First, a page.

Gee, this seems too good to be true. There has to be something wrong.
This is one of those rare cases where it IS good and it IS true.
How many more motors fail per year when powered from a 230 volt VFD?
None. The actual number of motor failures that occur have no relationship to whether or not the motor was powered from the power grid or a VFD. Put another way, if you have 3000 motors and experience a 1.3% failure rate per year when powered from the power grid, in general the failure rate will remain unchanged after the change to an AC Drive aka VFD. In a few studies, the failure rate actually decreased slightly. The causes for this increase in lifespan are generally attributed to proper overload protection and soft starting of the motors.
How difficult is it to use my existing controls to control the VFD?
Not difficult at all. Wiring diagrams are available for every type of common motor control in use. Just remember that the VFD control lines must be used to stop and start the VFD. Never put anything between the VFD and the motor other than a piece of wire.
What is dynamic braking and what will it do for me¶
Dynamic braking basically uses the variable speed feature to slow down the motor at a user selectable rate. The rate is usually adjustable from 0.1 seconds to 99 seconds. What it will do is to stop that spinning blade or tool much faster thus reducing the risk of accidental physical contact. My bandsaw has a significant amount of moving mass due to cast iron wheels and pulleys. Dynamic Braking has lowered the blade stop time from over 1 minute to less than 7 seconds. Motor braking is nothing new. In the 1980s, Delta Machinery supplied a 3 hp single phase motor for their Unisaw which has a mechanical brake built into it. Some saw motors will brake electrically.
How long can I expect a VFD to last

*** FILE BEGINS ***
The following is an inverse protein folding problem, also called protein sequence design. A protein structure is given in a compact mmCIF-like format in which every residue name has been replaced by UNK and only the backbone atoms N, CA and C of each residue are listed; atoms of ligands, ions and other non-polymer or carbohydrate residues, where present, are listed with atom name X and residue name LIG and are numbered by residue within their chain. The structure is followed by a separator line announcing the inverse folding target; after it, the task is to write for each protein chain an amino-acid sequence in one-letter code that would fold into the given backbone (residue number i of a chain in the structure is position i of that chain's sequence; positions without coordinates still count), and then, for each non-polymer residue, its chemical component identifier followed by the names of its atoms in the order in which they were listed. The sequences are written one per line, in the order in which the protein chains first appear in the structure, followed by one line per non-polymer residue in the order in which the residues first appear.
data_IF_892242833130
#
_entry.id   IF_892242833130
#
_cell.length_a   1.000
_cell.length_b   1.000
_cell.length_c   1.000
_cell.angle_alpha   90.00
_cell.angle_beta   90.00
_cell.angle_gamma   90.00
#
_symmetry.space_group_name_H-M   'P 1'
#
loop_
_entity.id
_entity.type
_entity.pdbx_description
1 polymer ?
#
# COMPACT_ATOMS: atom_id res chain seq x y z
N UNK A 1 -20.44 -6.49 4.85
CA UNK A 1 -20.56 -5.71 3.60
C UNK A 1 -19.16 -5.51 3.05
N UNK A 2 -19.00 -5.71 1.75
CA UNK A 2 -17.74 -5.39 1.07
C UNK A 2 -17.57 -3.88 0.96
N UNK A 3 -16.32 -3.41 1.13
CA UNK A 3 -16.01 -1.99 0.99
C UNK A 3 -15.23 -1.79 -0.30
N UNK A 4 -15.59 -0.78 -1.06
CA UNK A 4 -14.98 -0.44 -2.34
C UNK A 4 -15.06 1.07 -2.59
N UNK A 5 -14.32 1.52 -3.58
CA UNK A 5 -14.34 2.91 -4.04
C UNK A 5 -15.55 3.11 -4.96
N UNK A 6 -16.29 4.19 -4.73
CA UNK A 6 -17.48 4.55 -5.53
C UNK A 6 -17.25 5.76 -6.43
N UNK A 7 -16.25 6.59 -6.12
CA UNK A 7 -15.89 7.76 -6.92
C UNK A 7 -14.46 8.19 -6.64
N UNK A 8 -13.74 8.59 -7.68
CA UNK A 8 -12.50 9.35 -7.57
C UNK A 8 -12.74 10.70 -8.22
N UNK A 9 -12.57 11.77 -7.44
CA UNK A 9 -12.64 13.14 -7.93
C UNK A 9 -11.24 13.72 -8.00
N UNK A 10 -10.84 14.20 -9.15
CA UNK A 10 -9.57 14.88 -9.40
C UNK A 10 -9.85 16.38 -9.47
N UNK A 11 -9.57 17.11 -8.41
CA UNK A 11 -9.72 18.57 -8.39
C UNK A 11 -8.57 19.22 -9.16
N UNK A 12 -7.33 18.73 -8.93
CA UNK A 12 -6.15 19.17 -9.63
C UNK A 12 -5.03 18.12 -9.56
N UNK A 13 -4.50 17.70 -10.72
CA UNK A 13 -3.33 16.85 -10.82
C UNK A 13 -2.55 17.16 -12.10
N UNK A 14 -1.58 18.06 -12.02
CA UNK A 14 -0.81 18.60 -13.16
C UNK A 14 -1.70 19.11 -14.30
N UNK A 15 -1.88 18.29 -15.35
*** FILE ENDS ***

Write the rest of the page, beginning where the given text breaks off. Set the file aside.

The minimum MTBF I have seen to date is 100,000 hours. I have seen some manufacturers rate their drives at 500,000 hours. A VFDs are designed for the industrial user, not the consumer and as such they last a long time. 100,000 hours MTBF breaks down like this.
8 hrs a day times 5 days per week is 40 hrs. 40 hrs times 52 weeks2080 100,000/2080 hr per year
If the motor and VFD are run 24x7x365 then the drive is expected to last about 11 years.
Can I use a VFD to power multiple machines?
If you mean turning on and off two motors at the same time, the answer is yes. Just hook them up in parallel.
If you want to have two or more devices turn on and off at will then the answer is maybe.
I wrote a PLR (Programmable Logic Relay) program earlier this year so that one could safely share a VFD between machines. I was done in about 4 hours.
The constraints to switching a VFD's output are formidable when one tries to use just contactors and switches to handle the switching. Here are the constraints as I see them.
- The output of the VFD must be connected to the motor before the VFD is told to turn on the motor.
- The VFD must be told to turn off and braking completed before disconnecting the motor from the VFD.
- Once a motor or motors are selected and the VFD turned on, no other motor may be connected to the VFD's output. In other words a lockout must occur.
- The fwd/rev, start/stop, and variable speed controls must be switched from station to station.
Is a VFD better than a RPC (Rotary Phase Converter)?
That depends on what you want. I made a little scorecard that will help sort it out.
Start with 10 points for the VFD and the RPC.
Is motor 2hp or less -3RPC Is the motor greater than 2 hp? -1 for VFD Motor greater than 5hp -5 VFD Is the machine a lathe? -5 for RPC Drill press? -3 for RPC Bandsaw -2 for RPC Shaper -2 RPC Can build RPC? -1 VFD Have a surplus 5-10 hp 3 phase motor lying around? -2 VFD Do you work with metal and wood? -2 RPC Several motor starts and stops? -1 RPC
If you have a 2hp 3ph motor on your Unisaw and have no other 3 phase tools then the obvious choice is a VFD.